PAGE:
Human rights groups snub Sri Lanka war crime inquiry

Sri Lanka presidential panel conducting its hearings in Batticaloa during the weekend Three international organisations say the presidential panel is 'flawed' and lacks independence

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International human rights groups have refused to appear before a Sri Lankan inquiry into the end of the country's civil war, saying the procedure is flawed and lacks credibility.

They say the Lessons Learnt and Reconciliation Commission (LLRC) does not meet international standards.

But the commission, appointed by President Mahinda Rajapaksa, says it is a credible attempt for reconciliation.

Correspondents say the panel has no real mandate to investigate the truth.

Start Quote

Former officials who have publicly defended the Sri Lankan government against allegations of war crimes serve on the commission”

End Quote Madhu Malhotra Amnesty International

The International Crisis Group (ICG), Human Rights Watch (HRW), and Amnesty International (AI) have all refused to appear.

They argue that the commission is flawed because its members were appointed by the government, has no real mandate to investigate war crimes in the last stages of the conflict, lacks any mechanism to protect witnesses and falls short of minimum international standards of a commission of inquiry.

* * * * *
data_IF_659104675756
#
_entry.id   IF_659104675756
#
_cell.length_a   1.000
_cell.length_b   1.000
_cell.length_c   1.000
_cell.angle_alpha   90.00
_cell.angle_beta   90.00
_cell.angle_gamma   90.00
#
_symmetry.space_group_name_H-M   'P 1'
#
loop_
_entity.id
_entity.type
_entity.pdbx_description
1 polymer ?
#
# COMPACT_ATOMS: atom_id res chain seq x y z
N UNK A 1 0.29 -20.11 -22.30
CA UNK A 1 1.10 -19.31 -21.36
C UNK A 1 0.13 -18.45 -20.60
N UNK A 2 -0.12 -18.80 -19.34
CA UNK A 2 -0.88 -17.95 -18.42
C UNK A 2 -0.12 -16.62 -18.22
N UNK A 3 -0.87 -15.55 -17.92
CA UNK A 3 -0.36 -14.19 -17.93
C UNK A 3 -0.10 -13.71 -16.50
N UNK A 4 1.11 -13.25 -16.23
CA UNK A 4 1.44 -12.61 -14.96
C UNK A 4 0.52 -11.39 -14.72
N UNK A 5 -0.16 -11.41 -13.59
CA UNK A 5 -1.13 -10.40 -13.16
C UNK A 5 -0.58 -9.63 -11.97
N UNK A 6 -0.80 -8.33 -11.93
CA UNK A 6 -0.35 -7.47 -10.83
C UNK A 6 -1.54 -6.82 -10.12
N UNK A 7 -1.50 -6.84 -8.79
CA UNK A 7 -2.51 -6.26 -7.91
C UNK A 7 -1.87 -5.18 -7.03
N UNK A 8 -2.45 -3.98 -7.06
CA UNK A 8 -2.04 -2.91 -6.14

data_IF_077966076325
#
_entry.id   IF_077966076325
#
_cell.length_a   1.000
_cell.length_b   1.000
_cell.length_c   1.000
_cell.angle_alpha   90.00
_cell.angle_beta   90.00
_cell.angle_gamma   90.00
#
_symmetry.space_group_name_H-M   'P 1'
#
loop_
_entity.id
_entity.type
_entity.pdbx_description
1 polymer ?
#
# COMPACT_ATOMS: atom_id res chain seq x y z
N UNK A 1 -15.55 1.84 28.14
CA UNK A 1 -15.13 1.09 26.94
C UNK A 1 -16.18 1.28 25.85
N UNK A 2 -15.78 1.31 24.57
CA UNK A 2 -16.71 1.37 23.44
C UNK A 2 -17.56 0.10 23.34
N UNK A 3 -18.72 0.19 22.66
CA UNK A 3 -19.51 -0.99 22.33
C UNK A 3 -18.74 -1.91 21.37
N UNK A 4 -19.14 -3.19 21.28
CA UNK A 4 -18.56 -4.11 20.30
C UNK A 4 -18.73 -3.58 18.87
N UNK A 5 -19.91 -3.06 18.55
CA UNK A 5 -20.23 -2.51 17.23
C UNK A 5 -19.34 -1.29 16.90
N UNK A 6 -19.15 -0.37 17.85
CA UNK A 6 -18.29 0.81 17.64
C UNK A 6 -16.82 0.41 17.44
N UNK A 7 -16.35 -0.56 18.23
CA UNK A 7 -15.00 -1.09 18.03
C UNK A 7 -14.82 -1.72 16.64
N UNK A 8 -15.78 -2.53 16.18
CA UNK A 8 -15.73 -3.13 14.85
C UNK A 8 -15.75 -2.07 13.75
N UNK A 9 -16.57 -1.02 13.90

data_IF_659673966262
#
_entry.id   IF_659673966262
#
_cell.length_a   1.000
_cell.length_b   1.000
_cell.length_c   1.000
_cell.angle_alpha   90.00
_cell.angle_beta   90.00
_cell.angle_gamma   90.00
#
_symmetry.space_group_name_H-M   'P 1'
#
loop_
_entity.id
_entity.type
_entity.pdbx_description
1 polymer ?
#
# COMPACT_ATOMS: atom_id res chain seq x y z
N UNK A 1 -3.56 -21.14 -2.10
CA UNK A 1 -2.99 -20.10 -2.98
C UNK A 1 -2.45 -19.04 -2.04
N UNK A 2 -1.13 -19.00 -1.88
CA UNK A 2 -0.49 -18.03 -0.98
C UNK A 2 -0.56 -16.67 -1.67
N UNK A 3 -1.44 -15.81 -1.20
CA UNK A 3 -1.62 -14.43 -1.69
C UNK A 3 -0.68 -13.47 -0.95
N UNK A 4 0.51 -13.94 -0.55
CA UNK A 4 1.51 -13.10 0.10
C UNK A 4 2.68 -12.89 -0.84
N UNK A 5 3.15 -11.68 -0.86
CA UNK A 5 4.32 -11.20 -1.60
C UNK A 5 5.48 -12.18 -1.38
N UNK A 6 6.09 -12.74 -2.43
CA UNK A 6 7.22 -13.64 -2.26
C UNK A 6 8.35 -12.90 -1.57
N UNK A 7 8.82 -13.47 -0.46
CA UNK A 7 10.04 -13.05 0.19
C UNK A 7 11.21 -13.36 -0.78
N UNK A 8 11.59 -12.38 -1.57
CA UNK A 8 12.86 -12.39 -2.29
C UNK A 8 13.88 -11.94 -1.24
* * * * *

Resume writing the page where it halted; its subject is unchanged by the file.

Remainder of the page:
They all said they would welcome an opportunity to appear before a genuine effort on reconciliation and accountability

"Accountability for war crimes in Sri Lanka demands an independent international investigation," said Kenneth Roth, of Human Rights Watch.

The group said the president's appointment of the LLRC was "an apparent attempt to deflect calls," for an international investigation.

President Mahinda Rajapaksa appointed the commission in May primarily to investigate why a Norway-brokered cease-fire between the government and the Tamil rebels signed in 2002 collapsed.

Both the Sri Lankan government troops and the Tamil Tigers are accused of war crimes during the last stages of war.

The government has denied committing any such offences.

Amnesty International's Madhu Malhotra said the group was concerned about the lack of provisions for witness protection.

And "former officials who have publicly defended the Sri Lankan government against allegations of war crimes serve on the commission," she said.

The UN secretary general has appointed a panel to advise him on accountability issues on Sri Lanka. Rejecting the panel, the government said it would not grant visas to UN panel members to visit Sri Lanka.

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